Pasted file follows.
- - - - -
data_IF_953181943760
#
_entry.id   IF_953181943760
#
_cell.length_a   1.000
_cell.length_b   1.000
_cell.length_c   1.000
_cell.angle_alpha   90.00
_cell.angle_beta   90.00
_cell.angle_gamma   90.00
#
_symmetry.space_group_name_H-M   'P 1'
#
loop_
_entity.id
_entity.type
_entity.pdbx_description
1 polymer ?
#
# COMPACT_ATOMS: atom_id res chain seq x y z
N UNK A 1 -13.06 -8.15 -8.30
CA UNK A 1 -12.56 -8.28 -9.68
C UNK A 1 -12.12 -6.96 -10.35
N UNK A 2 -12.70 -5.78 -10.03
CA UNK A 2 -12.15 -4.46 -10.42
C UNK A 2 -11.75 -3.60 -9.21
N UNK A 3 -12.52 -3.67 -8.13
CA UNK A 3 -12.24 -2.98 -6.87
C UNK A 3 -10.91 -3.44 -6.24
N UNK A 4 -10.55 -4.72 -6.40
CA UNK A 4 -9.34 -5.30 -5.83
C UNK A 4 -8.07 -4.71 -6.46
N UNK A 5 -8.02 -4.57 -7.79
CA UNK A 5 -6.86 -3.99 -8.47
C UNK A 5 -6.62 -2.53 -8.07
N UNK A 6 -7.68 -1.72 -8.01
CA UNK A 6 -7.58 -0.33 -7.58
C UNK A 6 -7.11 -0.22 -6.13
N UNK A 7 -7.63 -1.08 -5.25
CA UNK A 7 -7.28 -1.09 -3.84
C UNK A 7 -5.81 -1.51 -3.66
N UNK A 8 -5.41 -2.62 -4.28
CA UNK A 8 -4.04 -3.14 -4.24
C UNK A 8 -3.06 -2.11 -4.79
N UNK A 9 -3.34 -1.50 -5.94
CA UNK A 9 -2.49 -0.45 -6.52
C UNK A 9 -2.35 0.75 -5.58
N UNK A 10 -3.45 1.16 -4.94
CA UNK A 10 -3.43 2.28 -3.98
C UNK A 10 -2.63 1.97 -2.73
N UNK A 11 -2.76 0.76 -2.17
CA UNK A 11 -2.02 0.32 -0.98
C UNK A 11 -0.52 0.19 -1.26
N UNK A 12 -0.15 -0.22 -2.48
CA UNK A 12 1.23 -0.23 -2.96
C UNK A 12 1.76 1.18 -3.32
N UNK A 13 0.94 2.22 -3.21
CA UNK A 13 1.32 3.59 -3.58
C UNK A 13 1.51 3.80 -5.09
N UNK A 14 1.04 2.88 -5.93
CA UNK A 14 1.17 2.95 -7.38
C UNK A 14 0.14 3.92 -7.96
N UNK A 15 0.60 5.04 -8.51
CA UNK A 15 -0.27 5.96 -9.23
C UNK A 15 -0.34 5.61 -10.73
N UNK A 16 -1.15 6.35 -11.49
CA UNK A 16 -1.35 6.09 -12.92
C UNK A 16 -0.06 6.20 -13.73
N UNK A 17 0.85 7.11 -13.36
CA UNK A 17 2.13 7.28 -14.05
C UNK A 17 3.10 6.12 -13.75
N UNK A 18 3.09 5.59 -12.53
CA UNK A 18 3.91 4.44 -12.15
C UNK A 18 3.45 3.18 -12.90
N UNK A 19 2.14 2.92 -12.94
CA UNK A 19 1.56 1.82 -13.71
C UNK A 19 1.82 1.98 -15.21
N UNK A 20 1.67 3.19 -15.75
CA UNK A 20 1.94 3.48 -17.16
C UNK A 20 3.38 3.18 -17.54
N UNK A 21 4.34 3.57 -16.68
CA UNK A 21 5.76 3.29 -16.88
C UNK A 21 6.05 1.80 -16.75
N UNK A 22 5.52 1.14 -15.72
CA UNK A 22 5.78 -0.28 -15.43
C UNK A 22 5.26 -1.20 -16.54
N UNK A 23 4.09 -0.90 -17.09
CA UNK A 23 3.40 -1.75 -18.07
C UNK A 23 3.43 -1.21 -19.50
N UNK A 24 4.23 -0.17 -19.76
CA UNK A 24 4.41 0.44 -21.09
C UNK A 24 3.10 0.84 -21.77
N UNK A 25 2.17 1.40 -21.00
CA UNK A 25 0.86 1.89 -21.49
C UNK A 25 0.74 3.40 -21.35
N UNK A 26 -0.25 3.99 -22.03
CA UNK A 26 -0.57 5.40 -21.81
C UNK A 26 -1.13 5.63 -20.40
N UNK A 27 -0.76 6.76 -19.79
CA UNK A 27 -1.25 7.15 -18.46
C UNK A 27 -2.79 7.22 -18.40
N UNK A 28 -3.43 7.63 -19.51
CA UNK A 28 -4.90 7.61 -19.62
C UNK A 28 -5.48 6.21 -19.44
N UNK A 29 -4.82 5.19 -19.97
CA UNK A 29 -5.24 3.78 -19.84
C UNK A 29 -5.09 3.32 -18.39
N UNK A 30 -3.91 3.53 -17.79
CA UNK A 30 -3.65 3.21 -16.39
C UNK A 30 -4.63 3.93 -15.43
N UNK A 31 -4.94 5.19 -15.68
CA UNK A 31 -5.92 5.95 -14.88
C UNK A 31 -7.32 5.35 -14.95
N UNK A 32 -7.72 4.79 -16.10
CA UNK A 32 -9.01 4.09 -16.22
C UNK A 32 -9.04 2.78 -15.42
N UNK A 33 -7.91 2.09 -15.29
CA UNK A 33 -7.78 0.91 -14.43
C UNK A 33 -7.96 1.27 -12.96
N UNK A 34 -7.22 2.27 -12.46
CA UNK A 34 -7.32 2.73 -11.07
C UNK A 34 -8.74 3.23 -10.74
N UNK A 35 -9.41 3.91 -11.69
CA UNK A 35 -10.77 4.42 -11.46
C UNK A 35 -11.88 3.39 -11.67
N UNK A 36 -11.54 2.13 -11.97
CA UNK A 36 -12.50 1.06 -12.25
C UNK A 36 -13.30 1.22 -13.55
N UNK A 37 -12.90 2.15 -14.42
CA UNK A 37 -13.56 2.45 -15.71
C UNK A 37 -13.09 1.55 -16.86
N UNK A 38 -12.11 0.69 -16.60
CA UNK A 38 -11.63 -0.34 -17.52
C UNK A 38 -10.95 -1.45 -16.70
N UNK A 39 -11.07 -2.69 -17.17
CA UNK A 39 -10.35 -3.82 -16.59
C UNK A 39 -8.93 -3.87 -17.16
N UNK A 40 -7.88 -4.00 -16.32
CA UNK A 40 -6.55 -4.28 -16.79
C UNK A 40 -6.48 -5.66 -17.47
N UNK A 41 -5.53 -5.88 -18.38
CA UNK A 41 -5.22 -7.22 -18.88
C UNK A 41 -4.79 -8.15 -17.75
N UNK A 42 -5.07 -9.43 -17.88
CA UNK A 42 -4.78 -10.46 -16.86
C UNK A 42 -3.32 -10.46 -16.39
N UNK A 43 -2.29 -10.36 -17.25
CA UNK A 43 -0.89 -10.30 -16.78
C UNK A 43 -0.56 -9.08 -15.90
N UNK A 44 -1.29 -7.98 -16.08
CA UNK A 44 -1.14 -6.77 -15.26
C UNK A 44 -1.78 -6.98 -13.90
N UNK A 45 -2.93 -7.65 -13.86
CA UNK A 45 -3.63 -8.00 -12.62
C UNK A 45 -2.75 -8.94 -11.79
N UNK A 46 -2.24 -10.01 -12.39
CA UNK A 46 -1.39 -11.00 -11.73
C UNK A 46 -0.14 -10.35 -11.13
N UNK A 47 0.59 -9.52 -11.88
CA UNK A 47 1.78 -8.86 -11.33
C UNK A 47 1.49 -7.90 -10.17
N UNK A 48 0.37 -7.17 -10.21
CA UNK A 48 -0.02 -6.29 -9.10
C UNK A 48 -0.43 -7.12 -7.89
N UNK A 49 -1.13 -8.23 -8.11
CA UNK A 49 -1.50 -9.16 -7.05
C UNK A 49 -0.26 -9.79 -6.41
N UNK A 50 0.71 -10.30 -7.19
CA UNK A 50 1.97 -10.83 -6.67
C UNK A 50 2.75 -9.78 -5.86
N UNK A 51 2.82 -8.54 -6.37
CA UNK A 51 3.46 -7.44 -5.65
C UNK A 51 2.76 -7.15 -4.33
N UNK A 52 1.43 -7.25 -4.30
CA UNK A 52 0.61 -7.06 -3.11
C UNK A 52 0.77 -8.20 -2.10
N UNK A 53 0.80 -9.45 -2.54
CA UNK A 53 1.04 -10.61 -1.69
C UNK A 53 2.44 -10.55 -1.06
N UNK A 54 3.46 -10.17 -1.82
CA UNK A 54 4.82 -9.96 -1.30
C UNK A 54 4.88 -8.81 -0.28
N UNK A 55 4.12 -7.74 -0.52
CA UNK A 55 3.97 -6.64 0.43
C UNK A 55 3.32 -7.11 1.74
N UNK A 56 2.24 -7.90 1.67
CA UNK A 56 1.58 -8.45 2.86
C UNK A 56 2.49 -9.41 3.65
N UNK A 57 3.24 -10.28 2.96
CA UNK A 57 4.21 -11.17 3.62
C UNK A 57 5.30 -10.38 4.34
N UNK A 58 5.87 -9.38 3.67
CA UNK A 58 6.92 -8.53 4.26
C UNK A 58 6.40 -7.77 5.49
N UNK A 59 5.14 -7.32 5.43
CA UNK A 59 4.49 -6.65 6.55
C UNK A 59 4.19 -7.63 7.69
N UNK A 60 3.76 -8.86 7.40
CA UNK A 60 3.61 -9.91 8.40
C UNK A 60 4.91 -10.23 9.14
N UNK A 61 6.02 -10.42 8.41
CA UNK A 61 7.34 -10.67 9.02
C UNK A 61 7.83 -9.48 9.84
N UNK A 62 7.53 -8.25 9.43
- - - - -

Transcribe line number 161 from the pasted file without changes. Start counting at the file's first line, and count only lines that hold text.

C UNK A 47 1.49 -7.90 -10.17